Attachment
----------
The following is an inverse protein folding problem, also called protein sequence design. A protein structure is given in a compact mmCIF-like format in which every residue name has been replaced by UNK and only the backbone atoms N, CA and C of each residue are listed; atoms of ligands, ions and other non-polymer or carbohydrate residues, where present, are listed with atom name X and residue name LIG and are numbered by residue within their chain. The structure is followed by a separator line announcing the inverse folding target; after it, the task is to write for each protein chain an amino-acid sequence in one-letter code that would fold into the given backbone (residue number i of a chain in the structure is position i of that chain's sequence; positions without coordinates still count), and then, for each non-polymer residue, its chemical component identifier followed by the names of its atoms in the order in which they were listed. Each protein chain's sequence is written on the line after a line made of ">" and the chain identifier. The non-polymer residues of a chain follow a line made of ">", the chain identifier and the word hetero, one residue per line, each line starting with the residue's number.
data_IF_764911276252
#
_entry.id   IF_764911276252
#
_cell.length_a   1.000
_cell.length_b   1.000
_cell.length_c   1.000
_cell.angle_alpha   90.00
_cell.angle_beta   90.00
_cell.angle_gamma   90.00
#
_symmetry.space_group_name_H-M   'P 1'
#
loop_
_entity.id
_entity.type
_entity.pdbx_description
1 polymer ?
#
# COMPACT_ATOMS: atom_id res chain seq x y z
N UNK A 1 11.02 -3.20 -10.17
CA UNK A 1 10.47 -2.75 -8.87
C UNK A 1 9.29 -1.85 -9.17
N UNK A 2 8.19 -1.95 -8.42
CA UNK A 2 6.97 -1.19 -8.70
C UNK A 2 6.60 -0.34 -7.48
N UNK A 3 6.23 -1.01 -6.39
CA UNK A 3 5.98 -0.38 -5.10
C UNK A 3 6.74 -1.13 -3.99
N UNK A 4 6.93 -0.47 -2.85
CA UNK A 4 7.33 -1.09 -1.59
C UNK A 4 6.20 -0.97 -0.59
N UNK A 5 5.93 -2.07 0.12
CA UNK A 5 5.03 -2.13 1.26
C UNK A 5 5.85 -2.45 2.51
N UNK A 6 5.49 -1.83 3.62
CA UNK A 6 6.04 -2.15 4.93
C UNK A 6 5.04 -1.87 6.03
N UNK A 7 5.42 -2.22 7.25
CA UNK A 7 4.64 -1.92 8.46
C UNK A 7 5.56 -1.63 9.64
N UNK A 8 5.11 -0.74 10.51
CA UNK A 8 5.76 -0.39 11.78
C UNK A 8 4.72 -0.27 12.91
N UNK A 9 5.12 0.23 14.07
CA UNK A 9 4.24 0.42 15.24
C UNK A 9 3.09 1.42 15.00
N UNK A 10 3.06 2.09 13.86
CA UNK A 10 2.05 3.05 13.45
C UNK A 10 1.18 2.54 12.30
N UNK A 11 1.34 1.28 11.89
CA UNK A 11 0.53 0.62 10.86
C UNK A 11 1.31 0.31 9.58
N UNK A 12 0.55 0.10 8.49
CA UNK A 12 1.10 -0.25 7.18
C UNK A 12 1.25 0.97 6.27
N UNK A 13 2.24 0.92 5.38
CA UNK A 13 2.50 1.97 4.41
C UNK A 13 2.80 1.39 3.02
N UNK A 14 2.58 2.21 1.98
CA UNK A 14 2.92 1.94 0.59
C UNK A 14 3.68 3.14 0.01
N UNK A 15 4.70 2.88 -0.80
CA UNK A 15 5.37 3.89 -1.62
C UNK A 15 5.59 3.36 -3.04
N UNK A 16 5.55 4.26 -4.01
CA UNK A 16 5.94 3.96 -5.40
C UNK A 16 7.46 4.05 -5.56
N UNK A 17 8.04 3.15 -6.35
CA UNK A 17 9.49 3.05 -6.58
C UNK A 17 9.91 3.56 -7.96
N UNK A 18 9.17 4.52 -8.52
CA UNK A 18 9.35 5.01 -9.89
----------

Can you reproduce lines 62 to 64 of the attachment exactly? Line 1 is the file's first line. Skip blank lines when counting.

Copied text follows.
CA UNK A 14 2.92 1.94 0.59
C UNK A 14 3.68 3.14 0.01
N UNK A 15 4.70 2.88 -0.80